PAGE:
Saturday, December 30, 2023

Saturday Night Genealogy Fun: Your 2023 Christmas Genea-gifts

At first I was thinking that I had not received any genea-gifts for Christmas and therefore was not going to comment on today's Saturday Night Genealogy Fun post from Randy Seaver, but then I reconsidered.

Come on, everybody, join in and accept the mission and execute it with precision.

1.  Was Genea-Santa good to you?  What genealogy gifts did you receive for Christmas this year?

2.  Tell us about them in your own blog post, in a comment on this post, or in a Facebook Status  post.  Please leave a link on this post if you write your own post.

So I had only one item in my 2023 Dear Genea-Santa letter:  I am still trying to find Raymond Lawrence Sellers, the son my aunt gave up for adoption in 1945 in New Jersey (a very unfriendly state to deal with for adoption records after 1940).  And I might have made progress.  Maybe.

After I posted my Genea-Santa letter, I was contacted by someone who thinks s/he (nope, no reveal here) was in contact with Raymond.  The person I was told about VERY STRONGLY resembles (I saw a photo; could almost be a twin) a known person in my family.  The known person in the family would be a sibling to the person being hypothesized as Raymond.  And the person being hypothesized as Raymond knew he was adopted.

But the hypothetical Raymond is older than Raymond should be.  So does that mean that my aunt had her facts mixed up?  After so many years of hiding information and outright lying on her part, absolutely possible.  Or could this almost-twin be related to the known person in the family in another way that would explain the VERY STRONG resemblance?  Also possible.

So Genea-Santa didn't give me a straightforward gift for this but instead a tantalizing teaser that still needs to be resolved.  But it's certainly the most progress I have made on this in the past six years.

And I did get another gift from Genea-Santa.  In Linda Stufflebean's updated "December Meme" from two weeks ago, one of the questions was where you wanted to be dropped off if you could hitch a ride on Santa's sleigh.  I chose Lebanon, where my two oldest grandchildren live.  It turned out I didn't have to go down to Lebanon; the sleigh apparently dropped them off for a visit in Vancouver!  And that was a wonderful present indeed.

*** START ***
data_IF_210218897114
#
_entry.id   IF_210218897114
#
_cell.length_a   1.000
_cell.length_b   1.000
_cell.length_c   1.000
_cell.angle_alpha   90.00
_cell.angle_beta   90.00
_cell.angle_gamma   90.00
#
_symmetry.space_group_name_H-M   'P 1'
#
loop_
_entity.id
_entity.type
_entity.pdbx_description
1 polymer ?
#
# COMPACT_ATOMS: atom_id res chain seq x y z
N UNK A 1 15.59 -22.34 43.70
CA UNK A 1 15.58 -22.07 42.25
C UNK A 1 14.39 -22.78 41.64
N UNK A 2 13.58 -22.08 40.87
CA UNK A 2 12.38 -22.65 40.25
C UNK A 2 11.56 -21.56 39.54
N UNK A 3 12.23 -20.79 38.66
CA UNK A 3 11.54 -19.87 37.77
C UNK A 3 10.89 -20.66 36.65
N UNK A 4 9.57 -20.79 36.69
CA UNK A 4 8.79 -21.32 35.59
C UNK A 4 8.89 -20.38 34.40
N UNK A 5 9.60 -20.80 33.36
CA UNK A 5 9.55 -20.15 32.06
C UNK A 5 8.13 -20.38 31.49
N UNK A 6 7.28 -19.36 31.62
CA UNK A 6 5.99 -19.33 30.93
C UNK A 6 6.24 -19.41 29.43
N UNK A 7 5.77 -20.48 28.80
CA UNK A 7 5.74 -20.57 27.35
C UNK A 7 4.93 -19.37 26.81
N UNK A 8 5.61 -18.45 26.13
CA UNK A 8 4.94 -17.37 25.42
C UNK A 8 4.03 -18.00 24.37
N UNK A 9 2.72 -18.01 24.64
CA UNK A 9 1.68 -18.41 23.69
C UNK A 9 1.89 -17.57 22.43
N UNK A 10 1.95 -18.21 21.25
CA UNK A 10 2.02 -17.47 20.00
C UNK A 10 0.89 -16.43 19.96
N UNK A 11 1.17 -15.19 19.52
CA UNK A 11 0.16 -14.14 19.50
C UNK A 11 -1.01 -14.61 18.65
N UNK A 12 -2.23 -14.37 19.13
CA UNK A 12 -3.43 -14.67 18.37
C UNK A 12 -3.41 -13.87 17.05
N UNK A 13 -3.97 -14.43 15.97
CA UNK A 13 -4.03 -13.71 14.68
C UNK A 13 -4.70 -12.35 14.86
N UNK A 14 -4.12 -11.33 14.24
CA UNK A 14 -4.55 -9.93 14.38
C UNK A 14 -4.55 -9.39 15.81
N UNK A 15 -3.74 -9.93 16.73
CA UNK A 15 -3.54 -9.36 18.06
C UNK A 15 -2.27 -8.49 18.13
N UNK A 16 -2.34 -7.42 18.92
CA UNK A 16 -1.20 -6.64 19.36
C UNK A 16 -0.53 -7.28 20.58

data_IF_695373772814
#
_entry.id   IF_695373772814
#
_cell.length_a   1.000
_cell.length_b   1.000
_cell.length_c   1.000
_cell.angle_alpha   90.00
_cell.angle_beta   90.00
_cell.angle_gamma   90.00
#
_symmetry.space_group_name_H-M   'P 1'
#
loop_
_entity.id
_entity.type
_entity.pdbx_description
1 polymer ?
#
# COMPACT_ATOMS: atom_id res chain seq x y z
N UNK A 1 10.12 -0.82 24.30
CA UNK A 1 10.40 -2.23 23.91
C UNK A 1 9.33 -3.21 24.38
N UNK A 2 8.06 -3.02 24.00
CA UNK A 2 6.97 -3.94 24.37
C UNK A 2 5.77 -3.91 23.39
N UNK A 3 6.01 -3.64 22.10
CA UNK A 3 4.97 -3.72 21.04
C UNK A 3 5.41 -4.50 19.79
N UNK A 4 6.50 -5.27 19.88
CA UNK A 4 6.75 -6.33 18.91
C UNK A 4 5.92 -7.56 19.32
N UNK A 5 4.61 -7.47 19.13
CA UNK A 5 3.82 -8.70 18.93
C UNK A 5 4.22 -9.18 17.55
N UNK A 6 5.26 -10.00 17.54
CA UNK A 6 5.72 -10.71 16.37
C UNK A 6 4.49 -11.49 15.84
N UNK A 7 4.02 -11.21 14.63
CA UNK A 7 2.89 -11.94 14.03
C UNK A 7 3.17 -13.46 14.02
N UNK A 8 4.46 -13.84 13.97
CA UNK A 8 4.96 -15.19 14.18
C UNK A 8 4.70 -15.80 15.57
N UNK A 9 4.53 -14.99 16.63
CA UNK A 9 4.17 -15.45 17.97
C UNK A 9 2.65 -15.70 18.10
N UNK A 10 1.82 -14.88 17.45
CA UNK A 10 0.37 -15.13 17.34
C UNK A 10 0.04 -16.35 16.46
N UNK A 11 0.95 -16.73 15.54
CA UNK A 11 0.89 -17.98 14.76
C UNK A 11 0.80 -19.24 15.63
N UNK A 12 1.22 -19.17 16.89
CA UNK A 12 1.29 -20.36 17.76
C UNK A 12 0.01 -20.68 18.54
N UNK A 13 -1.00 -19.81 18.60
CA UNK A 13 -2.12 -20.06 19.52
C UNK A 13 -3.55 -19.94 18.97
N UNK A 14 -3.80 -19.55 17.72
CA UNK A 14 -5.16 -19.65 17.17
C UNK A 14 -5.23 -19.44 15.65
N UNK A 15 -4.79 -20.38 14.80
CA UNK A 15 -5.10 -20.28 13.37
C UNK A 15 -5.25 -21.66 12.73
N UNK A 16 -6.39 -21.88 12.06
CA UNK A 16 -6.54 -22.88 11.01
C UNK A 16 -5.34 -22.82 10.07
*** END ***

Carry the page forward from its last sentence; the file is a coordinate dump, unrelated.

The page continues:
Saturday, December 16, 2023

Saturday Night Genealogy Fun: Linda Stufflebean's Updated "December Meme"

One of Randy Seaver's regular posters contributed the challenge for today's Saturday Night Genealogy Fun.

Come on, everybody, join in and accept the mission and execute it with precision.  Here's your chance to sit on Genea-Santa's lap (virtually) and tell him about your 2023 answers to Linda's 20 questions:

A.  Linda Stufflebean sent in an update to her "December Meme" from last year.  Copy them to your own post and write about them.

B.  Tell us about them in your own blog post, in a comment on this post, or in a Facebook Status  post.  Please leave a link on this post if you write your own post.

Here are the 20 Questions and my answers.

1.  What is one genea-accomplishment in 2023 of which you are proud?

I'm proud that I managed to start posting on my blog again, even if it was one third of the way through the year when I started.

2.  Which (realistic) genea-gift would you most appreciate this year?

Help in identifying the vehicles in my father's photographs from the photo bonanza.

3.  What item on your not-so-realistic wish list for Santa would you most appreciate this year?

Finding Raymond Lawrence Sellers.

4.  Have you written any genea-books (with mostly text) to give as holiday gifts?


5.  Have you created any photo family history books to give as holiday gifts?

Yes, several.  Not in a while, though.

6.  What is your favorite holiday main course food?

Latkes, for Chanukah!

7.   What is your favorite holiday dessert?

Pumpkin pie, I guess.

8.  Which food do you eat too much of during the holidays?


9.  Share a favorite holiday memory.

Spending Christmas Day with my grandchildren.

10.  Have you continued any ethnic food or cultural activities that have been passed down through the family?

Displaying my mother's menorah during Chanukah.

11.  Do you prefer warm sunshine or snow on Christmas Day?

I've grown to like snow on Christmas Day, as long as I don't have to drive anywhere.

12.  Did you break through any brick walls in 2023?


13.  Do you have a 2023 genea-goal which could have been accomplished but over which you’ve procrastinated or from which you’ve been distracted?

Far too many.  I don't want to think about it.